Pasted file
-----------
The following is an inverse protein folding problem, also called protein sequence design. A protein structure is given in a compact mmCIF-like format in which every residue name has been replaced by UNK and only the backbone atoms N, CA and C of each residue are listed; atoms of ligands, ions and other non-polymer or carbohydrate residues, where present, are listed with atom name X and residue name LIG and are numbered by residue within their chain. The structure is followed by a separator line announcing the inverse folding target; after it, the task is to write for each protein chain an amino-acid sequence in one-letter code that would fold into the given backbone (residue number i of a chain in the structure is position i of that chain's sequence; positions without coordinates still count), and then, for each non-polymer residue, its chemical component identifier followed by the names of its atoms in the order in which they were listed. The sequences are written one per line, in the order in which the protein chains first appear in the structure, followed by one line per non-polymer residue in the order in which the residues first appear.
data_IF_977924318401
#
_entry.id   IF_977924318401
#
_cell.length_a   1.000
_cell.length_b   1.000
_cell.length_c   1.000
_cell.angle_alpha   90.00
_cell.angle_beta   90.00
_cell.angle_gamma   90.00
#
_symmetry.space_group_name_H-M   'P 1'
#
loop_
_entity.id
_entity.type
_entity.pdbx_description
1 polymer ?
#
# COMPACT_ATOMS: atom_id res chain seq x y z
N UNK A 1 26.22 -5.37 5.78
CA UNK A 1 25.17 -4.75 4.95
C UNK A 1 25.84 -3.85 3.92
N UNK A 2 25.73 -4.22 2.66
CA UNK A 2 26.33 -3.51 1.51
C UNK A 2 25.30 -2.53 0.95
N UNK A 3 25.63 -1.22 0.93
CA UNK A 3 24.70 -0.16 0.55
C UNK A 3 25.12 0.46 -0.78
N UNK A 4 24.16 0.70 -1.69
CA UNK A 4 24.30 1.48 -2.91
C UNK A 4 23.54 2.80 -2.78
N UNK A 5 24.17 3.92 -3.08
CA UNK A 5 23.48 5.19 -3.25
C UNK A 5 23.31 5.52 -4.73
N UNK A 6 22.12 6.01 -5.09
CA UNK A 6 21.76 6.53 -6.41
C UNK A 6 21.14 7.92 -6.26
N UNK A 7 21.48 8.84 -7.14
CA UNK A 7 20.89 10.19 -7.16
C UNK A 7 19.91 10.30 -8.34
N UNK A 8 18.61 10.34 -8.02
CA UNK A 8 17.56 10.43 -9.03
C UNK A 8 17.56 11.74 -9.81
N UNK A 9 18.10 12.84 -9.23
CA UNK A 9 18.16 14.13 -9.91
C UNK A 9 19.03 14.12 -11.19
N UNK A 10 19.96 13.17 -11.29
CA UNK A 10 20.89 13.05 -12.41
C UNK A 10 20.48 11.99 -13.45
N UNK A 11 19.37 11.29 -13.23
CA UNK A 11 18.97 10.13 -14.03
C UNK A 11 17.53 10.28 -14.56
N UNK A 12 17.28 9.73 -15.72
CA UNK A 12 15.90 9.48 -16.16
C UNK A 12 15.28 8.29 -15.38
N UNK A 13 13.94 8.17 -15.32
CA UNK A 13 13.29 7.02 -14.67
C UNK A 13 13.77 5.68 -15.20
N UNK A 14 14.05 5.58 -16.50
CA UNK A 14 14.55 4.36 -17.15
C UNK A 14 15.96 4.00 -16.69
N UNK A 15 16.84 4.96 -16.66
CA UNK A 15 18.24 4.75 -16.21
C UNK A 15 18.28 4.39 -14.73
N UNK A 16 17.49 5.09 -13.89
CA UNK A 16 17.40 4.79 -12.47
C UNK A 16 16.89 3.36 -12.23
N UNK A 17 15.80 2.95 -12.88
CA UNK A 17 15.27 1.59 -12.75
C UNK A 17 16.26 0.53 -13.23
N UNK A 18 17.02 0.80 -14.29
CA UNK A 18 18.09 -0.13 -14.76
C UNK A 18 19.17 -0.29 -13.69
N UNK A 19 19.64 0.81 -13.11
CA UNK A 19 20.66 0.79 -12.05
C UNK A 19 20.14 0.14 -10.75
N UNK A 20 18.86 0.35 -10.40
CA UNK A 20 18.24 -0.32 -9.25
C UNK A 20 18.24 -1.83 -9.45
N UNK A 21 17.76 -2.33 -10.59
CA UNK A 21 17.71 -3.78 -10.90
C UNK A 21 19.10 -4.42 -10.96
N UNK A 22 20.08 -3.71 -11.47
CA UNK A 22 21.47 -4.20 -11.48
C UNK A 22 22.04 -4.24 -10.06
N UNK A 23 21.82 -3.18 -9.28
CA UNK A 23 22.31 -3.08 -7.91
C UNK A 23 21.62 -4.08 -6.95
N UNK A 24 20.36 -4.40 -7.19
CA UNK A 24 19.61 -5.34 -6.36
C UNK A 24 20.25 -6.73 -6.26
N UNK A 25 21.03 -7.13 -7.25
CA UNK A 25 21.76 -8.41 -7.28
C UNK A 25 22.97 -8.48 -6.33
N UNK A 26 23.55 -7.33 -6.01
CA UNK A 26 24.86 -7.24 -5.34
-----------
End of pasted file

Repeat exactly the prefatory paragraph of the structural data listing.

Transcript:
The following is an inverse protein folding problem, also called protein sequence design. A protein structure is given in a compact mmCIF-like format in which every residue name has been replaced by UNK and only the backbone atoms N, CA and C of each residue are listed; atoms of ligands, ions and other non-polymer or carbohydrate residues, where present, are listed with atom name X and residue name LIG and are numbered by residue within their chain. The structure is followed by a separator line announcing the inverse folding target; after it, the task is to write for each protein chain an amino-acid sequence in one-letter code that would fold into the given backbone (residue number i of a chain in the structure is position i of that chain's sequence; positions without coordinates still count), and then, for each non-polymer residue, its chemical component identifier followed by the names of its atoms in the order in which they were listed. The sequences are written one per line, in the order in which the protein chains first appear in the structure, followed by one line per non-polymer residue in the order in which the residues first appear.